Public examination results for the UK's senior school age pupils are out this week and next. For various reasons, professional and personal, I get to hear about a lot of the results. I think I'm supposed to rejoice with the happy and commiserate with the not-so-happy. I find it all so difficult and do my best to hide from having to act in this way.
My big problem is that to me it has such a hollow ring to it and I'm reminded in particular of three deaths.
Two pupils I have taught (separated by years and location) who were recognised nationally for their intelligence and aptitude were dead within a year of their results (misadventure and natural causes) and a third who'd never been recognised for much but who was a gentle, sensitive soul committed suicide at this time, fearful of what lay beyond the safe envrionment of school.
So excuse me, my dears, if the smile on my face as you tell me how well you have done looks a little fake; it is. I want, like St Philip Neri, to question you as you tell me your plans, I want to say like him: and then what.......? and I want to repeat it and repeat it until you see that something is missing.
You see, my dears, you are living a lie and one I (as a teacher) am partly responsible for propagating. The lie is self-betterment, self-determination, achievement and progress. The lie is that you are climbing a ladder, one rung at a time and you have it in you to reach all the way to the top, and that reaching the top of that ladder is somehow important. The lie is to believe in your results, that they are part of who you are, that they help you become more of who you are. Don't most school assemblies echo this sentiment? And even if you happen to be religious, there is a danger you are turning God into your own little "genie in Cath Kidston bag", something to charm you up the ladder and see to your needs and your goals.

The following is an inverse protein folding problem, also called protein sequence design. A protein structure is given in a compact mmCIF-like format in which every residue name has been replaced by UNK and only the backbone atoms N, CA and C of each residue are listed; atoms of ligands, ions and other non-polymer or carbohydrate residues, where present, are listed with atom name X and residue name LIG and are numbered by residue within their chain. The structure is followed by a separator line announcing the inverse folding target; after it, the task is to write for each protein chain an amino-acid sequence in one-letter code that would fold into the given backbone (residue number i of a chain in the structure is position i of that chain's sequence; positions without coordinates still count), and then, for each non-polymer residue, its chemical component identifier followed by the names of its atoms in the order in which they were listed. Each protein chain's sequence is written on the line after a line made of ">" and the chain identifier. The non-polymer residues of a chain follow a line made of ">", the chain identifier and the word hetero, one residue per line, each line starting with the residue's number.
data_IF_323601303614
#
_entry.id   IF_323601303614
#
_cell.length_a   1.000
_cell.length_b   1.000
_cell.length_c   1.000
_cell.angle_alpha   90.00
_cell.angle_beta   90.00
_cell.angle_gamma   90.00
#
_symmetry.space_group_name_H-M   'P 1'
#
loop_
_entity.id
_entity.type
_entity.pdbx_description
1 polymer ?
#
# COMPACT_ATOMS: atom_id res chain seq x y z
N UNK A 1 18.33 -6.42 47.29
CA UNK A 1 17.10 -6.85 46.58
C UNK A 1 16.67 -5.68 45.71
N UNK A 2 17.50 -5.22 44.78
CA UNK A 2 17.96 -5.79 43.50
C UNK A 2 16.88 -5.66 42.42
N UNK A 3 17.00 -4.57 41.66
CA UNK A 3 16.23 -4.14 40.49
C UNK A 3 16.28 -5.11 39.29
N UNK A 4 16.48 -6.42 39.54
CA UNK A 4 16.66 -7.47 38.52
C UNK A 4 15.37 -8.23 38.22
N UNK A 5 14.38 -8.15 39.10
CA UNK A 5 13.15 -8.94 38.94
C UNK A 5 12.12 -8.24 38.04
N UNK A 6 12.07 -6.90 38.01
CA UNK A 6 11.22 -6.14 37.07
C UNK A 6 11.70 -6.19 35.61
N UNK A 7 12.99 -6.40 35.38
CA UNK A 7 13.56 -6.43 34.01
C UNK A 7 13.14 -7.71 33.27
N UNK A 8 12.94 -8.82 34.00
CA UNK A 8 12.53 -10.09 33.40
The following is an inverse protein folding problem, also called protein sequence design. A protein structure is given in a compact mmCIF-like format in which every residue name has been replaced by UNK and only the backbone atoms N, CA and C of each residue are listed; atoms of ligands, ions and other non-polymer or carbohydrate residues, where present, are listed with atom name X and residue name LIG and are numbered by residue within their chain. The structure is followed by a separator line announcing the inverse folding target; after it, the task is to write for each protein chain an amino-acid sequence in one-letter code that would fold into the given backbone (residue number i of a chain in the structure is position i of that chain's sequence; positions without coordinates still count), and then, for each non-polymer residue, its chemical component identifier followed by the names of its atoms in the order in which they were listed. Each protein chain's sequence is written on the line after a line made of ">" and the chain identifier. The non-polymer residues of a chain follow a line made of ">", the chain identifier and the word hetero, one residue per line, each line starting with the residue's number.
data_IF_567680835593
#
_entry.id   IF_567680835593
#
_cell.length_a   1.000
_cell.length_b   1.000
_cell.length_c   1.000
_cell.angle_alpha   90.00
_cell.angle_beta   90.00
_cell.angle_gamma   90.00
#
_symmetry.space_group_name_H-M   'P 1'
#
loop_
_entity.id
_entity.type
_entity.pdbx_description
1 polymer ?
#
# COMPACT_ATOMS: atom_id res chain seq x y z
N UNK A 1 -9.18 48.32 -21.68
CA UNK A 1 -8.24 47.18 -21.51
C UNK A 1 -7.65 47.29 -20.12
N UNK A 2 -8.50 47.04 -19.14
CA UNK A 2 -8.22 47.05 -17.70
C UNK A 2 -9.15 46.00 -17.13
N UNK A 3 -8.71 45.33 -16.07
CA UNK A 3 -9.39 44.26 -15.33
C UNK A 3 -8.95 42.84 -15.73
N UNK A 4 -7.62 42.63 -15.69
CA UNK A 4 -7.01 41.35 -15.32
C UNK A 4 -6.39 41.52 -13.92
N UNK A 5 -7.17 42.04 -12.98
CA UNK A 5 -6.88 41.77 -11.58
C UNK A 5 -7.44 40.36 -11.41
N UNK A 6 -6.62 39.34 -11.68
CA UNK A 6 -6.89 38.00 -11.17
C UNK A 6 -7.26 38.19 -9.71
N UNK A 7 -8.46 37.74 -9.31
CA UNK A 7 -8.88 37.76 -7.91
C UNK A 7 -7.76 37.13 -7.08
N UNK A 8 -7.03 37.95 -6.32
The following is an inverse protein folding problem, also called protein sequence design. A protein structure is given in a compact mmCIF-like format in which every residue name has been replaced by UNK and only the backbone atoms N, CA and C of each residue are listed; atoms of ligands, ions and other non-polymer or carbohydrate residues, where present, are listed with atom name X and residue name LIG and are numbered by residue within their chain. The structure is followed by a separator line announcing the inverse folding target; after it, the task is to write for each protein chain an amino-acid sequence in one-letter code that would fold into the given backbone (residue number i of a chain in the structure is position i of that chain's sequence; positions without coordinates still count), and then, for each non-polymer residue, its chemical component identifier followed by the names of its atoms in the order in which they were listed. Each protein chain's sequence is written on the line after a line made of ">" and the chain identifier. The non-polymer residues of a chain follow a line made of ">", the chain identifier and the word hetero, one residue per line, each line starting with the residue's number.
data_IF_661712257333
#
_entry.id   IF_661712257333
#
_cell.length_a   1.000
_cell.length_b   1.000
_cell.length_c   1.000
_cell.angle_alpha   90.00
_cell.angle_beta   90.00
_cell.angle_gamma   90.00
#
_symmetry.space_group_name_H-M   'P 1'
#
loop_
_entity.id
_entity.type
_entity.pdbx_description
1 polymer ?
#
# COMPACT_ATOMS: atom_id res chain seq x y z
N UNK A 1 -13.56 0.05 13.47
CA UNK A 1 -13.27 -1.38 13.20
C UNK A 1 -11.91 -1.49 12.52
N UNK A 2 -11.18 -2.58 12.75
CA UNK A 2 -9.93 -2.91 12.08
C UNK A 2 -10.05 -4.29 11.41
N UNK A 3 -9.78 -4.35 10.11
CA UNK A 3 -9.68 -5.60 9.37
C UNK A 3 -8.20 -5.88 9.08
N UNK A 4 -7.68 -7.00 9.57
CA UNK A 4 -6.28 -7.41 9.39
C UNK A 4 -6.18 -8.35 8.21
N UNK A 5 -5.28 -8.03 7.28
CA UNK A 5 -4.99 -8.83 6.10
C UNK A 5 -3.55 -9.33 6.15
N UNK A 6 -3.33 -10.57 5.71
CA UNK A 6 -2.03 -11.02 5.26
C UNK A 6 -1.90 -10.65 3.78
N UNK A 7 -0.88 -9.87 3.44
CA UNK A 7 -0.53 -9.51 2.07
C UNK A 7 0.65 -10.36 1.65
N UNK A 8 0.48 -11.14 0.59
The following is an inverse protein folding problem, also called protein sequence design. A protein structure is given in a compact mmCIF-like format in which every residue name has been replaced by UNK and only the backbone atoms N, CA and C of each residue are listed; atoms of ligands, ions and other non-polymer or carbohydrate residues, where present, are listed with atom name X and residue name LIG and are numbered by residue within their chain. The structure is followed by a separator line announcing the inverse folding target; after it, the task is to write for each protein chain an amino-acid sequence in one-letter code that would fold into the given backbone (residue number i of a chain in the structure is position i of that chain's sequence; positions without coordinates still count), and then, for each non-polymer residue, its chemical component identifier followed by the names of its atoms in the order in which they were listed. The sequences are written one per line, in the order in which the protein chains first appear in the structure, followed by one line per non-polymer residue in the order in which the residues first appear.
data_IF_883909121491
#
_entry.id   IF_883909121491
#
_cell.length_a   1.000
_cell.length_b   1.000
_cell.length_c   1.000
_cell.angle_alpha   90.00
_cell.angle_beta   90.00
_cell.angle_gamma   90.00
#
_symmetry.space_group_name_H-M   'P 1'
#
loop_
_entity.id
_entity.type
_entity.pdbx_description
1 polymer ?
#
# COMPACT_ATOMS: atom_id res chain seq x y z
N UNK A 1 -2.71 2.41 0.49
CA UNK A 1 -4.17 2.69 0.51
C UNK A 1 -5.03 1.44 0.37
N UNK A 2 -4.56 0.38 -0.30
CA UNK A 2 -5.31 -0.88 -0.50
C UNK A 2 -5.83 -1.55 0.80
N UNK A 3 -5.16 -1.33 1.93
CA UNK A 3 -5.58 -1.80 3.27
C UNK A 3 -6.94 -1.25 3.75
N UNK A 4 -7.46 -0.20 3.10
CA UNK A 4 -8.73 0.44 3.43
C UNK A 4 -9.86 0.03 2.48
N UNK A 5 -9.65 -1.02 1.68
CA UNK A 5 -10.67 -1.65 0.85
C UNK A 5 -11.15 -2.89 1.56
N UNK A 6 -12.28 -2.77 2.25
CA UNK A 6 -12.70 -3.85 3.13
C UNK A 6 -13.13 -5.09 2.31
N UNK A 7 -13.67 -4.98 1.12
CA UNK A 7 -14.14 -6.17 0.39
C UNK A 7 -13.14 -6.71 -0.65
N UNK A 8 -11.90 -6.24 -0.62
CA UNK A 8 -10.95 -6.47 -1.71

And, my dears, life is so much better than this, the only progress we are celebrating with your results is the fact that you are becoming more likely to end up an overworked apparatchik of the God-less state.
So instead, tell me about your creativity; tell me that you still paint or sew, write poetry or play in a band. Tell me about the work you do with your hands; the things you have made, the creatures you have nurtured. Tell me you see enchantment in the world. Tell me you love life and the more you live it the more you love, even amongst illness and death and difficult things. Tell me you love learning for its own sake, not for qualifications.Tell me you love doing nothing; tell me you can rest and be content. And then perhaps you are finding the God who loves you so much.
And if I see a glimmer of genuine happiness in you, then I too will be happy and the sad stares of those who have died will not haunt me as much as they do.